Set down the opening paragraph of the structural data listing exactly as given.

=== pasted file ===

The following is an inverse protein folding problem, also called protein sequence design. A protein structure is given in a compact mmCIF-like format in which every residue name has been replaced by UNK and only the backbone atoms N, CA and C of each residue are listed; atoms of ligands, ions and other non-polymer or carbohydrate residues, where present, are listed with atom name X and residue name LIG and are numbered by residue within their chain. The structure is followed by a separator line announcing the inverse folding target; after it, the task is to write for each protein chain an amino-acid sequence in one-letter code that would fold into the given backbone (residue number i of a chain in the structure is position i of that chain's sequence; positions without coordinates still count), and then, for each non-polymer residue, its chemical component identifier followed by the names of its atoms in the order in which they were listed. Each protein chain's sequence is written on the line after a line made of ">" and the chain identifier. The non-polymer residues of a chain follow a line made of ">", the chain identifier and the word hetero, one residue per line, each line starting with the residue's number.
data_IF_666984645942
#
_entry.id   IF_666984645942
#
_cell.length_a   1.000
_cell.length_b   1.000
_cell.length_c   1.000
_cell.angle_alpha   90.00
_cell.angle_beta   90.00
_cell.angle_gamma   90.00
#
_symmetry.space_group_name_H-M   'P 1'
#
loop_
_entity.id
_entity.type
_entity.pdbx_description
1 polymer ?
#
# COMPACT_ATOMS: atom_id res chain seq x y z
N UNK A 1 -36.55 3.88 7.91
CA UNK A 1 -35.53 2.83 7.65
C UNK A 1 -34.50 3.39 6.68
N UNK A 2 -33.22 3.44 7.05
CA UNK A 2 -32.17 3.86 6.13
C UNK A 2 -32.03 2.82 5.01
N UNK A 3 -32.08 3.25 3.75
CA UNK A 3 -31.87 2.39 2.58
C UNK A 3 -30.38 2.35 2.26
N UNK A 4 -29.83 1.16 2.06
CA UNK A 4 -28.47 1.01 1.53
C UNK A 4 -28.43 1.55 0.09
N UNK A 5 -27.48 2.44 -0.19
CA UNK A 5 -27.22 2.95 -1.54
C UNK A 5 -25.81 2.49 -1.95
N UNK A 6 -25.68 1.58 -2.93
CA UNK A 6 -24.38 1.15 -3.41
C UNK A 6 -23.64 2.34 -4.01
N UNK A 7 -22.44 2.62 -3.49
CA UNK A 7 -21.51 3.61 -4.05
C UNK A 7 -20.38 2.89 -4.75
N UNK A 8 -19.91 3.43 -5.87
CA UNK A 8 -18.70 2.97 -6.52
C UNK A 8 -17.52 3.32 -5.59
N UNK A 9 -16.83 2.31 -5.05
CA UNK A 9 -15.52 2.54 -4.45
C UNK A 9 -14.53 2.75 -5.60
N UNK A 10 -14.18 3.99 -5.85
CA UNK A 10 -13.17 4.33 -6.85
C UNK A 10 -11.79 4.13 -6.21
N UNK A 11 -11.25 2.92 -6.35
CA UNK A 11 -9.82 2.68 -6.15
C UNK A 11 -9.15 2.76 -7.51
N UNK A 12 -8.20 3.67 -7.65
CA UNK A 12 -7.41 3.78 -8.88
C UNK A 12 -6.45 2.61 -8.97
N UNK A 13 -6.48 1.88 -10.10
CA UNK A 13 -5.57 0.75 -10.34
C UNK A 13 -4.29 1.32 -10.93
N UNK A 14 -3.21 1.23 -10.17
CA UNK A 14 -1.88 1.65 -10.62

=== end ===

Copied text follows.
The following is an inverse protein folding problem, also called protein sequence design. A protein structure is given in a compact mmCIF-like format in which every residue name has been replaced by UNK and only the backbone atoms N, CA and C of each residue are listed; atoms of ligands, ions and other non-polymer or carbohydrate residues, where present, are listed with atom name X and residue name LIG and are numbered by residue within their chain. The structure is followed by a separator line announcing the inverse folding target; after it, the task is to write for each protein chain an amino-acid sequence in one-letter code that would fold into the given backbone (residue number i of a chain in the structure is position i of that chain's sequence; positions without coordinates still count), and then, for each non-polymer residue, its chemical component identifier followed by the names of its atoms in the order in which they were listed. Each protein chain's sequence is written on the line after a line made of ">" and the chain identifier. The non-polymer residues of a chain follow a line made of ">", the chain identifier and the word hetero, one residue per line, each line starting with the residue's number.